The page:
> I would say you most likely have seen it become more
> accepteable and mainstream, which is fair enough. I still
> feel its very stagnant at the moment.
> Strange thing a point of view, its quite difficult to step
> back and view it at a distance i suppose.
> The music I listen to know and is being played seems very
> similar to underground, rap and techno that had its birth in
> the late 80's and yes it does seem more mainstream also.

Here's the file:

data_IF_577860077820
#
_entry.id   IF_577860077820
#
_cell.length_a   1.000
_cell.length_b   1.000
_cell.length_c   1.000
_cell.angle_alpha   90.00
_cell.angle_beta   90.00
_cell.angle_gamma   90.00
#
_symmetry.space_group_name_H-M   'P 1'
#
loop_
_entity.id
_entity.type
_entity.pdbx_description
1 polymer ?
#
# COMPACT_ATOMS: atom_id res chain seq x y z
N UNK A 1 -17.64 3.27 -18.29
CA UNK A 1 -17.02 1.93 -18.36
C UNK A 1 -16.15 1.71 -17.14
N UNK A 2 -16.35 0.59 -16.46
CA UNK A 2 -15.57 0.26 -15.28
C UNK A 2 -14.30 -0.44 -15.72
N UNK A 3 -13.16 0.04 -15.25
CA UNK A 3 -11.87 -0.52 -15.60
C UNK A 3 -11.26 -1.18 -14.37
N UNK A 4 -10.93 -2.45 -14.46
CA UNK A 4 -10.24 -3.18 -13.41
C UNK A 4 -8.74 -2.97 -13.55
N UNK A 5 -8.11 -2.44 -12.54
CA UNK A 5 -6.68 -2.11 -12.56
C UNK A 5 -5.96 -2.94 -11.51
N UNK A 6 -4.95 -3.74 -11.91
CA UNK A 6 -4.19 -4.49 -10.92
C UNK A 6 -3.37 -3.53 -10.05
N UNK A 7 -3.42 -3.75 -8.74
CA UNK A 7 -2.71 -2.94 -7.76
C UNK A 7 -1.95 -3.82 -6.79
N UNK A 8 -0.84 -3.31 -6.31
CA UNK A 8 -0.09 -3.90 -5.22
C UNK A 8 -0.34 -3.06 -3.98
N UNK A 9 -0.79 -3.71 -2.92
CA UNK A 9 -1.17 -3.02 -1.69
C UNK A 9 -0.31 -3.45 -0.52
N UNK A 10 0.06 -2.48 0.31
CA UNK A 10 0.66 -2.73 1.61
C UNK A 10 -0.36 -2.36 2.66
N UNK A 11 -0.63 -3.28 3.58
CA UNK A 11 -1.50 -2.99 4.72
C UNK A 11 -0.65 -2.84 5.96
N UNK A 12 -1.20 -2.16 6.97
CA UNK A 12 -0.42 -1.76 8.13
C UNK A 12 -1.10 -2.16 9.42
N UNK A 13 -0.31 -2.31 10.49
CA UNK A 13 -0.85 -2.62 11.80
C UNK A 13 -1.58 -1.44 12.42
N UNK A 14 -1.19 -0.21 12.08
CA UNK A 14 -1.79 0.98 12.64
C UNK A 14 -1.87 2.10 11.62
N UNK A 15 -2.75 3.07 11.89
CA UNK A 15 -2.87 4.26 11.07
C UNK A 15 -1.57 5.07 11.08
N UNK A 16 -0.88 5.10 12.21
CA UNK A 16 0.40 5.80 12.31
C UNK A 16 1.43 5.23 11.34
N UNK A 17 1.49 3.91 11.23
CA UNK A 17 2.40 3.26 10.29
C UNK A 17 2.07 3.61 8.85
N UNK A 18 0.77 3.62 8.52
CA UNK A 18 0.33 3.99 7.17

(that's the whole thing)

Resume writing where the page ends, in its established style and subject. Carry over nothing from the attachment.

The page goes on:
I don't know whether these trends are applicable to the culture as a whole, I think though that by the late 80's period you cite, the music scenes were already quite fragmented. This fragmentation has only increased since that time to where it's almost become pointilistic. Mainstreaming, in the sense of the shock of the new wearing off, happens to everything, the riotous reception to Dada and modernist art and music back in the day just puzzles us today. A mainstream culture however no longer exists so far as I can see. In the 60's and into the 70's there was a center around which trends revolved and a common shared culture existed among youth that allowed for an openness to the fringes. By the mid 70's there was a retreat into various opposing camps, folk rock, country rock, progressive, pub, etc.; all of them relatively meaningless terms. Punk, Hip Hop, Disco, Dub, what have you, just accelerated the process. What happened in the 90's though was that people of your generation blurred all the earlier categories and were listening to everything from the 60's, or even earlier, on. There were plenty of obscure bands who were selling more and were better known in '97 than they'd been in '72. Now it seems once again that the culture is revolving around a center, small autonomous zones freely intermixing with each other and with music history, except that the center it seems, is populated only by a vacuum reserved for whatever faceless flavor of the month is vorticised by the industry. The reason it seems stagnant is that there are no dominant forces, everything is happening at once, and many artists are no longer content to stay in their place. I subscribe to The Wire, which is emblematic of the trends. DJs name check Stockhausen and Xennakis as well as Grandmaster Flash, laptop improvisers and Japanese noise artists are obsessed with English folk music, remixers and dub artists draw on Bollywood, ie Indian, film music and Appalachian murder ballads, jazz musicians are interpreting Wagner and Mahler. For awhile it seemed like there was a new sub-genre every issue, which was okay except I got the uncomfortable feeling some of their writers thought the terms actually meant something. There's a lot of brilliance and a lot of dross and it's coming at us in mind numbing quantities.